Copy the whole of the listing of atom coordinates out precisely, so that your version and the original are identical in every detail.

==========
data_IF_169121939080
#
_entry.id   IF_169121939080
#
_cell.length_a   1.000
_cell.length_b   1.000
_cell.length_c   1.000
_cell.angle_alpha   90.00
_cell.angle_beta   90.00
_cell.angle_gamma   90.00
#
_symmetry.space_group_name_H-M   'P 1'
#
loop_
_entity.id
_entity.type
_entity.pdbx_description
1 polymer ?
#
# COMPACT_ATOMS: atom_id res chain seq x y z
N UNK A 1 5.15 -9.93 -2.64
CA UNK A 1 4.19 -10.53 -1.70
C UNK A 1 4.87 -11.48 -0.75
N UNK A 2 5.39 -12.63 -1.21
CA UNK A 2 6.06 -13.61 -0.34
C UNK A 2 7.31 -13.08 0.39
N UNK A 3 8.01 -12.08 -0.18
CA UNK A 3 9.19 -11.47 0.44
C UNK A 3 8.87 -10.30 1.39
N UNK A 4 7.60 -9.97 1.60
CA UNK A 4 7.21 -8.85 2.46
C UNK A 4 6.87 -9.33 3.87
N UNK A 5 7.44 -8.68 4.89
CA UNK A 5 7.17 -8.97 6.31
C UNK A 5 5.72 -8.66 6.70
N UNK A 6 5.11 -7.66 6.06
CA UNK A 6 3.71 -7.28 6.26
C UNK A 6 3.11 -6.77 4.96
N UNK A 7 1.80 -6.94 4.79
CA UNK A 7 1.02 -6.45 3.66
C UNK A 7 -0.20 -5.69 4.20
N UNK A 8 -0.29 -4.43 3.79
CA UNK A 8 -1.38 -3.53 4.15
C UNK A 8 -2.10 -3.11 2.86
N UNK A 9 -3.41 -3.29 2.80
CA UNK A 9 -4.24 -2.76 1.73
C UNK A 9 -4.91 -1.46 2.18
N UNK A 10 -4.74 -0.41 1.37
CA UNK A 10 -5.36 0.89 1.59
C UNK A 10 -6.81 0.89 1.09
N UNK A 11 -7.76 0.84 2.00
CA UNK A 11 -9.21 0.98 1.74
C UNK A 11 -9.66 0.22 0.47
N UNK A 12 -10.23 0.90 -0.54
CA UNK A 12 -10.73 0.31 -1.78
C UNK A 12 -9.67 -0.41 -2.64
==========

data_IF_169121939080
#
_entry.id   IF_169121939080
#
_cell.length_a   1.000
_cell.length_b   1.000
_cell.length_c   1.000
_cell.angle_alpha   90.00
_cell.angle_beta   90.00
_cell.angle_gamma   90.00
#
_symmetry.space_group_name_H-M   'P 1'
#
loop_
_entity.id
_entity.type
_entity.pdbx_description
1 polymer ?
#
# COMPACT_ATOMS: atom_id res chain seq x y z
N UNK A 1 5.15 -9.93 -2.64
CA UNK A 1 4.19 -10.53 -1.70
C UNK A 1 4.87 -11.48 -0.75
N UNK A 2 5.39 -12.63 -1.21
CA UNK A 2 6.06 -13.61 -0.34
C UNK A 2 7.31 -13.08 0.39
N UNK A 3 8.01 -12.08 -0.18
CA UNK A 3 9.19 -11.47 0.44
C UNK A 3 8.87 -10.30 1.39
N UNK A 4 7.60 -9.97 1.60
CA UNK A 4 7.21 -8.85 2.46
C UNK A 4 6.87 -9.33 3.87
N UNK A 5 7.44 -8.68 4.89
CA UNK A 5 7.17 -8.97 6.31
C UNK A 5 5.72 -8.66 6.70
N UNK A 6 5.11 -7.66 6.06
CA UNK A 6 3.71 -7.28 6.26
C UNK A 6 3.11 -6.77 4.96
N UNK A 7 1.80 -6.94 4.79
CA UNK A 7 1.02 -6.45 3.66
C UNK A 7 -0.20 -5.69 4.20
N UNK A 8 -0.29 -4.43 3.79
CA UNK A 8 -1.38 -3.53 4.15
C UNK A 8 -2.10 -3.11 2.86
N UNK A 9 -3.41 -3.29 2.80
CA UNK A 9 -4.24 -2.76 1.73
C UNK A 9 -4.91 -1.46 2.18
N UNK A 10 -4.74 -0.41 1.37
CA UNK A 10 -5.36 0.89 1.59
C UNK A 10 -6.81 0.89 1.09
N UNK A 11 -7.76 0.84 2.00
CA UNK A 11 -9.21 0.98 1.74
C UNK A 11 -9.66 0.22 0.47
N UNK A 12 -10.23 0.90 -0.54
CA UNK A 12 -10.73 0.31 -1.78
C UNK A 12 -9.67 -0.41 -2.64